Coping During COVID-19: Uncovering the Relationship between Executive Control, Amygdala Reactivity and Coping in Psychiatric Patients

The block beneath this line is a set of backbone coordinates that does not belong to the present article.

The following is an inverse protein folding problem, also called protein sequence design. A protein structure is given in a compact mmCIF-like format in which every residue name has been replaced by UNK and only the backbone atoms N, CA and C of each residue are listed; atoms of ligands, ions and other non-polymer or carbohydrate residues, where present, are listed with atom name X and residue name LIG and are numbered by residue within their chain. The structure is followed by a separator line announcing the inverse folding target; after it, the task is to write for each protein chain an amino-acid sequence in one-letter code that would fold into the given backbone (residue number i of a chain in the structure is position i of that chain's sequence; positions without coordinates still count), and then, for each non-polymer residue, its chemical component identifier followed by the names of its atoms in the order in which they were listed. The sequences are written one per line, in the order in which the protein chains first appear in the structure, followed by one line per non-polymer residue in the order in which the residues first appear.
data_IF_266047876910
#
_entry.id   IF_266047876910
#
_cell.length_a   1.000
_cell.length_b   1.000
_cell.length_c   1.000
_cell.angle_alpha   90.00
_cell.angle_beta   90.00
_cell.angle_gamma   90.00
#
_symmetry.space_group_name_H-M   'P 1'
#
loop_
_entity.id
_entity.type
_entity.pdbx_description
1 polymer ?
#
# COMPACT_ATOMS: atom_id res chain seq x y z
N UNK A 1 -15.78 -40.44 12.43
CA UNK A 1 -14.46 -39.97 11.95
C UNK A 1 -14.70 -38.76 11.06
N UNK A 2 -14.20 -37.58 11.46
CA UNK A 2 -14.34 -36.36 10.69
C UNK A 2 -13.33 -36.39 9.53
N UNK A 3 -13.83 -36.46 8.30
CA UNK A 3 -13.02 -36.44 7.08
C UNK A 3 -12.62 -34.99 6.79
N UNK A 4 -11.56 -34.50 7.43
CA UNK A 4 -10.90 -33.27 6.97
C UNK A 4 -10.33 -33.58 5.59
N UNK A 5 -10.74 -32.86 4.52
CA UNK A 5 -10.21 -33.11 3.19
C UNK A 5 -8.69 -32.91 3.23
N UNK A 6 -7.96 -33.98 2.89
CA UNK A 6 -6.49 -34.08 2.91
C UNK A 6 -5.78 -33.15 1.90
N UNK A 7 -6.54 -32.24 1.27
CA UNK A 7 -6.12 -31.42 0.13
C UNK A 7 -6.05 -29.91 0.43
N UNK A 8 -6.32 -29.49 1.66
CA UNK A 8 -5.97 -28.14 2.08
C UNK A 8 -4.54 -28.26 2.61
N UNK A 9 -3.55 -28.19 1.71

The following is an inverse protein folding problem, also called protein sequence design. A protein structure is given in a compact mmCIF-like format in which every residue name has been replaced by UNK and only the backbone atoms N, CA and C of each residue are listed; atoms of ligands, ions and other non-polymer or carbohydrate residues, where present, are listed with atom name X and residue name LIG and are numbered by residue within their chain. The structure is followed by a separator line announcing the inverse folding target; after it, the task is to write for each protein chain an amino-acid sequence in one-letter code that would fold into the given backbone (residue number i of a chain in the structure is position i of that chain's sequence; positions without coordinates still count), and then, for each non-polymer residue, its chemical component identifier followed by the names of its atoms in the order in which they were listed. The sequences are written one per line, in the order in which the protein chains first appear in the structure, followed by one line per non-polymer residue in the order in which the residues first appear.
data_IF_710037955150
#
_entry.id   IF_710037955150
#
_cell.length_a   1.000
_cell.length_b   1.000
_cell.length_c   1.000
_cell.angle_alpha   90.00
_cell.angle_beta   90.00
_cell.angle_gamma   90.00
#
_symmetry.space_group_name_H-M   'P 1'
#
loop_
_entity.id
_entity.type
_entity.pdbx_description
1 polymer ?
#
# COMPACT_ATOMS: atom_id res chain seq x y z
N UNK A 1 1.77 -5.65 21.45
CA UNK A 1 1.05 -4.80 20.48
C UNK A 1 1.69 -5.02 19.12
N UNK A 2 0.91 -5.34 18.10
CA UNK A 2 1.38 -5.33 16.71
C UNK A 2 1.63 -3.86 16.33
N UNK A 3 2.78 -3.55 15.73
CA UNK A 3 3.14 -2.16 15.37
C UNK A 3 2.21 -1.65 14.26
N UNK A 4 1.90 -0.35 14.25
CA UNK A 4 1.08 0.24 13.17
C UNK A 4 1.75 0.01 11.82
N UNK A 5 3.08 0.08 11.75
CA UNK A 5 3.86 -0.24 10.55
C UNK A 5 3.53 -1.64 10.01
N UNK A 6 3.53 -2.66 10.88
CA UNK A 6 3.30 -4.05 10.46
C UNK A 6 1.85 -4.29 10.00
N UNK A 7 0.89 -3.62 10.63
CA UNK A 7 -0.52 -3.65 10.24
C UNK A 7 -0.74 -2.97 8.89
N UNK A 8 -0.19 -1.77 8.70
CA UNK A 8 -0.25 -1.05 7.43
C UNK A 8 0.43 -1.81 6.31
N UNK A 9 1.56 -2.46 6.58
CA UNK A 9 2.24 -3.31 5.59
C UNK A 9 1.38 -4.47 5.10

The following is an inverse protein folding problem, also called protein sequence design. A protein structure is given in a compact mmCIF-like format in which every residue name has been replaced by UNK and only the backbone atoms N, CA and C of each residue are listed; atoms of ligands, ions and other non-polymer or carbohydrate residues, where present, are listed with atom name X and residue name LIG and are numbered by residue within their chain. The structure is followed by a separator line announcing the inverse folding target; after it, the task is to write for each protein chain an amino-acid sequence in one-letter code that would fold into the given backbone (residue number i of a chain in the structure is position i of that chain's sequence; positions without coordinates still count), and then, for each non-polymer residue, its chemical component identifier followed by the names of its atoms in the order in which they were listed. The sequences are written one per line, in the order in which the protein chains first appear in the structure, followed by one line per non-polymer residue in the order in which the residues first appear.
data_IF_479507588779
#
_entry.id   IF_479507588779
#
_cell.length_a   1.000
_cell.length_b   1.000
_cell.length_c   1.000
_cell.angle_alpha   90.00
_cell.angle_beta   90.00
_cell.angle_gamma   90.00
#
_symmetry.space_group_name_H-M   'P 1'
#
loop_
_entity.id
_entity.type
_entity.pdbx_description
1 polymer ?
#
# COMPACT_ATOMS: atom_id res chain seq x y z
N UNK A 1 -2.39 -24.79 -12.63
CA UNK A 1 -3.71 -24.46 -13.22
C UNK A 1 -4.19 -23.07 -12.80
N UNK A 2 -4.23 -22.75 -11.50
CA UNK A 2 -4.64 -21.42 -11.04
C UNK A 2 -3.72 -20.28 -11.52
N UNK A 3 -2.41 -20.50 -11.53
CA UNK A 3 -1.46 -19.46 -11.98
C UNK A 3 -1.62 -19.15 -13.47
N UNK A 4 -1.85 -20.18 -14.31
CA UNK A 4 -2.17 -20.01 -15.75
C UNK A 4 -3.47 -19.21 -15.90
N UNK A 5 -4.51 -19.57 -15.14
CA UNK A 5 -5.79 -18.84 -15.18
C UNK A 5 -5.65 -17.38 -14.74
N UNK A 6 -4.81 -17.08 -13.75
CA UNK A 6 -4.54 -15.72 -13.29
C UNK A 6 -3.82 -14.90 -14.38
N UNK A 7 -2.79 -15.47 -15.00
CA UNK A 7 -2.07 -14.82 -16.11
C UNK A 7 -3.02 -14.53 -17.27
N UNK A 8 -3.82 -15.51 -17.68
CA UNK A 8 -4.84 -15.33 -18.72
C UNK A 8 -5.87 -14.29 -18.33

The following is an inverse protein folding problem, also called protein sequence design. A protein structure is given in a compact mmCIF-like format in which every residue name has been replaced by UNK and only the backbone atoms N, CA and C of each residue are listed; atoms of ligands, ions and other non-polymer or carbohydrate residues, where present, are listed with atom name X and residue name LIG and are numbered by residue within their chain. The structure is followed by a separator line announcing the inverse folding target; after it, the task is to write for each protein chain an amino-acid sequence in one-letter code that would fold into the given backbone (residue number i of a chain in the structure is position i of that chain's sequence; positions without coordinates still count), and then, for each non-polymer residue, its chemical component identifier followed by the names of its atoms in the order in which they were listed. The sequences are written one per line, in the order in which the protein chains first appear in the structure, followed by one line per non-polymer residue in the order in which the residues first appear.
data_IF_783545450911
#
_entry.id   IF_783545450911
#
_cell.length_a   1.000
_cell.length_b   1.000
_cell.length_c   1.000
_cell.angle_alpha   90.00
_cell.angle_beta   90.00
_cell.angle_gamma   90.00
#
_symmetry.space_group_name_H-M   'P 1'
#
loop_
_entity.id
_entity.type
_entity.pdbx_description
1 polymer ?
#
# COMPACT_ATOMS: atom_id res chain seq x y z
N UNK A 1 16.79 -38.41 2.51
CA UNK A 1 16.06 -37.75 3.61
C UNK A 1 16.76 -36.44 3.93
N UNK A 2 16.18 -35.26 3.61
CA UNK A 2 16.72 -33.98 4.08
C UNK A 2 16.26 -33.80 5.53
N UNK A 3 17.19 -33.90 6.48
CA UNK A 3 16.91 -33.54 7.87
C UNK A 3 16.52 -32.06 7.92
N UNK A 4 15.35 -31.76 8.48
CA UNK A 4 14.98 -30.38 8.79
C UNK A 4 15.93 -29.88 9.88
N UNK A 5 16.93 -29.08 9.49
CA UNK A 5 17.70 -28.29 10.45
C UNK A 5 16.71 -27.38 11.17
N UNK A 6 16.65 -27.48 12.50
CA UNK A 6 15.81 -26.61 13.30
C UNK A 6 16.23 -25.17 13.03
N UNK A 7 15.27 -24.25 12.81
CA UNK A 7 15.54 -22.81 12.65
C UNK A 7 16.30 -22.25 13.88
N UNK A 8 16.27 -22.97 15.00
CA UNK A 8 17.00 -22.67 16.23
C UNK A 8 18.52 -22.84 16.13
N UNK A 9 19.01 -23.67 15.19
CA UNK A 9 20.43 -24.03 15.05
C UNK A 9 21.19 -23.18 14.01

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The ability to successfully cope with stressful experiences is an important predictor of resilience and mental health outcomes. Therefore, when confronted with stressors such as the COVID-19 pandemic, coping represents an essential skill for individuals with psychiatric disorders. Psychiatric patients commonly demonstrate deficits in executive control (EC) and increased reactivity of the amygdala to emotional information, which might separately or jointly compromise their coping abilities. However, particularly in light of psychiatric comorbidity, the relationship between EC, amygdala reactivity, and coping in psychiatric patients remains unclear. Therefore, in a naturalistic cohort of psychiatric patients (N = 88) and a healthy control group (N = 49), we examined the association between EC and coping in daily life and in response to the COVID-19 pandemic. Additionally, we explored whether this relation was mediated by amygdala reactivity to emotional information on a neural level. Using a self-report measure of EC and a spatial working memory (SWM) task, we found that only subjective EC was associated with a higher positive appraisal style and positive reappraisal of the COVID-19 pandemic across patients and controls. Moreover, while discovering as association between SWM performance and right amygdala reactivity, the relation between EC and coping was not mediated by amygdala reactivity. Therefore, further research exploring how EC and amygdala reactivity tie into coping is required. These findings underscore the relevance of subjective EC deficits as a transdiagnostic predictor of coping and reappraisal skills. Targeting EC deficits and reappraisal skills could represent promising pathways to increasing resilience across psychiatric disorders in the future. Keywords: coping, resilience, executive control, amygdala reactivity, psychiatry, COVID-19
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